I’m willing to travel quite a long way with the arguments Harris puts forward about free will but I’m still not sold on the idea that free will is an illusion. There are certainly constrains – environmental, biological, psychological, cultural and societal – on our free will and it may be that we feel freer than we really are but could free will really be an illusion? The reason I’m skeptical is that Harris only seems to consider scenarios that support his contention. He appears to suggest that free will should be a purely conscious activity and that intention-oriented behaviour is unidirectional:

unconscious decision > awareness > action

I suspect the reality is more complex. Consider this scenario: I’m watching television and a family member switches it off. Some unconscious processing takes place, my mood changes, I’m angry and I realise that I am going to insult them. I’m aware of my cultural and social norms and have a model for intentionally transgressing in this specific way. I turn to open my mouth and see they are upset. My mood changes, some subconscious processing takes place, I realise that insulting is the wrong action for this context. I might rapidly visualise the consequence of my insult. I manage to snatch back the words before they can leave my mouth and instead ask “what’s wrong?”. There are elements of this scenario that happen fast like shifts in emotion and interpreting facial expressions. Some that might happen a little slower like selecting and retrieving response models and visualisation. There are rapid back and forths between different brain functions, some of which may be available consciously and others not. There’s also a thread of intentionality that is subject to conscious and unconscious influence. My point is that we can recognise that people are not completely free to do as they wish and they may not be fully aware of their limitations but they still have and exercise agency.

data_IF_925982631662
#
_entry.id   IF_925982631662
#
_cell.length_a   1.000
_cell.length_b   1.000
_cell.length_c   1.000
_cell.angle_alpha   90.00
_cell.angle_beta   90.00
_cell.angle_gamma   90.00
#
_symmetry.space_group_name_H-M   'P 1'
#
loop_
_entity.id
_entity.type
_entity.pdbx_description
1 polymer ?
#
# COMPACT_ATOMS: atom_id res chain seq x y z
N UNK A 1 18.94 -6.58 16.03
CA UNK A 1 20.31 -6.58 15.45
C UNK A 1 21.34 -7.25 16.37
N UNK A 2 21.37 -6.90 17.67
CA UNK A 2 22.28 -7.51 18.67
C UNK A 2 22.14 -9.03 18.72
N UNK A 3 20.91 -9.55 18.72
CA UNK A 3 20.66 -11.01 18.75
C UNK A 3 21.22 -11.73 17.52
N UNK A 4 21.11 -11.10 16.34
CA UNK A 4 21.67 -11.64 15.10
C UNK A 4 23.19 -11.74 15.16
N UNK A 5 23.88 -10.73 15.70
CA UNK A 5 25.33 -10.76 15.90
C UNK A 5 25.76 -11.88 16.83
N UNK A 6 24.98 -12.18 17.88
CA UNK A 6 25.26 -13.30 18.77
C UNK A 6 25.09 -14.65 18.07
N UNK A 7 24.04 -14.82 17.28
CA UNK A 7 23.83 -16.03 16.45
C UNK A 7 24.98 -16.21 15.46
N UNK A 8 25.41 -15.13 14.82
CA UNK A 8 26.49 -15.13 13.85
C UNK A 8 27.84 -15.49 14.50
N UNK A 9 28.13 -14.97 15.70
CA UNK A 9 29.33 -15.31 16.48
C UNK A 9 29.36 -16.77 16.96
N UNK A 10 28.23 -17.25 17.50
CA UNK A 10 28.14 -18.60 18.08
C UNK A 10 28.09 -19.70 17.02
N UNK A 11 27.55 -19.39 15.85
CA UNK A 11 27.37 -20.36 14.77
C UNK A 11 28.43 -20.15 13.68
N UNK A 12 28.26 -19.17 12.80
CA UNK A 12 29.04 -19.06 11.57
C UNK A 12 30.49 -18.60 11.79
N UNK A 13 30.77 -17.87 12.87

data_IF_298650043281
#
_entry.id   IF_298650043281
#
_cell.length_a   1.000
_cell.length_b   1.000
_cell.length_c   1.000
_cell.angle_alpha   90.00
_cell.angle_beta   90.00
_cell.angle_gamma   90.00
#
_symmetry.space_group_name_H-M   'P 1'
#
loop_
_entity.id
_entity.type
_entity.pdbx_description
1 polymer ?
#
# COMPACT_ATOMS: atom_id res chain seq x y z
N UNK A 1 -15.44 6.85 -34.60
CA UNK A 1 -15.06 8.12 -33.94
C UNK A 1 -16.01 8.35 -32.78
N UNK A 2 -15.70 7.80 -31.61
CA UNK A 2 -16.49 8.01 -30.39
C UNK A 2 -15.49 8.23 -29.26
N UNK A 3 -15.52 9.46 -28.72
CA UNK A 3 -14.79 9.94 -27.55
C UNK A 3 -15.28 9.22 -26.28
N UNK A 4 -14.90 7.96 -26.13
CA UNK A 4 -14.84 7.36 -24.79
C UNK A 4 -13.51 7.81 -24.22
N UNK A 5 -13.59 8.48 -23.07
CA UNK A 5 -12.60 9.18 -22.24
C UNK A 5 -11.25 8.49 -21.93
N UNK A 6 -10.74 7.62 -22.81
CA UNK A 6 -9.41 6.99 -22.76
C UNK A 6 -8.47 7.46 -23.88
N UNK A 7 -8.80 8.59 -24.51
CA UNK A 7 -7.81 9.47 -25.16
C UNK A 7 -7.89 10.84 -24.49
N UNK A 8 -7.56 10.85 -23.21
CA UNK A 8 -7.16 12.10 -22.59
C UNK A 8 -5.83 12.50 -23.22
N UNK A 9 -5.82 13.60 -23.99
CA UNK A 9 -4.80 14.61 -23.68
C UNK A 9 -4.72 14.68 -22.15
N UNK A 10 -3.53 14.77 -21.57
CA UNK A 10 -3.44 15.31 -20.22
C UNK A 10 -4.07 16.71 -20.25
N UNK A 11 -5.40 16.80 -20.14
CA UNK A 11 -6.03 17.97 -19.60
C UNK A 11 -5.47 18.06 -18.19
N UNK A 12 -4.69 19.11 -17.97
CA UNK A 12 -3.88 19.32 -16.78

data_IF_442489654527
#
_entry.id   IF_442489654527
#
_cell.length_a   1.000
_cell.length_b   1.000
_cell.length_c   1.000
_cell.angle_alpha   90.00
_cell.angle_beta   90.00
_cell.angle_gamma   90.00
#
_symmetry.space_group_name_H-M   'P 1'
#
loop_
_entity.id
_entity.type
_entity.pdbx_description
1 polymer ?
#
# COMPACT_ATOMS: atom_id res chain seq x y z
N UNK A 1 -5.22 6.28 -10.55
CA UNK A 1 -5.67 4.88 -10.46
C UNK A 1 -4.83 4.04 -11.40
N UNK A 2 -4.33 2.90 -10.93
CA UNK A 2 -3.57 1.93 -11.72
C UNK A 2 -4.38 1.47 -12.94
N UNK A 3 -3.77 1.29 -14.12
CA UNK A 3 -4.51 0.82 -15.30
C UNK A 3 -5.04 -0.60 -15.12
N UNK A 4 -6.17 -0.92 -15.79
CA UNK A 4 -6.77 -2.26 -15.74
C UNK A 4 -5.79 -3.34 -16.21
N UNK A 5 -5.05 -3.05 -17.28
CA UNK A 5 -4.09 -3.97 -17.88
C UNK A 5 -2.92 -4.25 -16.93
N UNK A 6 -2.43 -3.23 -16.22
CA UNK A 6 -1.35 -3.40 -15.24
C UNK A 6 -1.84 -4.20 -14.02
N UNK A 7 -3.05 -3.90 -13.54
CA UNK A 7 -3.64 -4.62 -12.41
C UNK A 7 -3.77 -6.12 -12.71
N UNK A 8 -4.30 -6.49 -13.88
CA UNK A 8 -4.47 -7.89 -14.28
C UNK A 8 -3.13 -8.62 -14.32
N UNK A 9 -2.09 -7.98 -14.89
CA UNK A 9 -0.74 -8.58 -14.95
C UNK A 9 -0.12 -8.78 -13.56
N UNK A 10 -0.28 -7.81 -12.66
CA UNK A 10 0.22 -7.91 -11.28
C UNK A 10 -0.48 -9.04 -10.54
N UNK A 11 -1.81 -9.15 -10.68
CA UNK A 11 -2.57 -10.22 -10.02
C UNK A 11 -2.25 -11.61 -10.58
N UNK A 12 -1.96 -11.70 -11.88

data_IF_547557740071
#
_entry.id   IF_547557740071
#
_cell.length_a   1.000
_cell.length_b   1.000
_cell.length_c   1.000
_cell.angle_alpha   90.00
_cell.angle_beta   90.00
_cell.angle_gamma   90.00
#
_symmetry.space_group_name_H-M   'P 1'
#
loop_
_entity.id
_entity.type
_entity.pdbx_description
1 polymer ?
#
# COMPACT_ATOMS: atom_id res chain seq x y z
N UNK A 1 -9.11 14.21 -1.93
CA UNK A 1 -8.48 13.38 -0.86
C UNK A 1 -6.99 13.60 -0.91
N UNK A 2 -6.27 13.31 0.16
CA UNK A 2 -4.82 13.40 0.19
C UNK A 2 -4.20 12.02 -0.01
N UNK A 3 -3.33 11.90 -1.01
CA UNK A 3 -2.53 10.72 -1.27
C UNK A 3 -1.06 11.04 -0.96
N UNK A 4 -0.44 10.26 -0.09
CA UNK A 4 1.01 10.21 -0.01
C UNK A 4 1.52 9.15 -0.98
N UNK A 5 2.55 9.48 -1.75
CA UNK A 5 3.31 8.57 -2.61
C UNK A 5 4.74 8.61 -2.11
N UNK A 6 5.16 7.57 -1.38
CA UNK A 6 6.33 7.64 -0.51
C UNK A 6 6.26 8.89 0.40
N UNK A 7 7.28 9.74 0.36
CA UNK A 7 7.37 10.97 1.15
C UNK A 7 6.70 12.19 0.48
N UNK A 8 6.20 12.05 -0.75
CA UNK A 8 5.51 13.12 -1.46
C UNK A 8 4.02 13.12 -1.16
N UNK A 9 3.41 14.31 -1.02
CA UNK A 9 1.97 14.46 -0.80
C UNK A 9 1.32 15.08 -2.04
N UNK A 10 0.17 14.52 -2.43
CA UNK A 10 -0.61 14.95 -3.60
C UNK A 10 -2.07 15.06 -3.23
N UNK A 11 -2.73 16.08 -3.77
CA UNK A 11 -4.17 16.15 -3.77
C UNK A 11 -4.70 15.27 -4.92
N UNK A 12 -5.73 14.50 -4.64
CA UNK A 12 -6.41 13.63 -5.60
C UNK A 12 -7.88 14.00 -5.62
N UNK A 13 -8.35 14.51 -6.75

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One comment

  1. Marvin Edwards · April 4, 2016

    That’s a very good description of the back-and-forth between conscious and unconscious mental processing. I suspect that the subconscious must present something to the conscious for at least a quick preview of the proposed response before the person acts. It may even be the case that the preview triggers other subconscious processing.

    In any case, from childhood we are asked the question, “Why did you do that?” And it is the conscious mind that must formulate the rationale and do the explaining, on behalf of the whole self. In Michael Gazzaniga’s “Who’s In Charge?” he describes an “interpreter” function located in the left hemisphere that speaks for the person, even when the interpreter must sometimes act with limited, missing information, or incorrect information.

    The “free will” issue is easily resolved by adopting the ordinary definition: a decision we make for ourselves free from external coercion. This definition presumes nothing supernatural. And it is sufficient for all practical purposes, including moral and legal responsibility.

    Liked by 1 person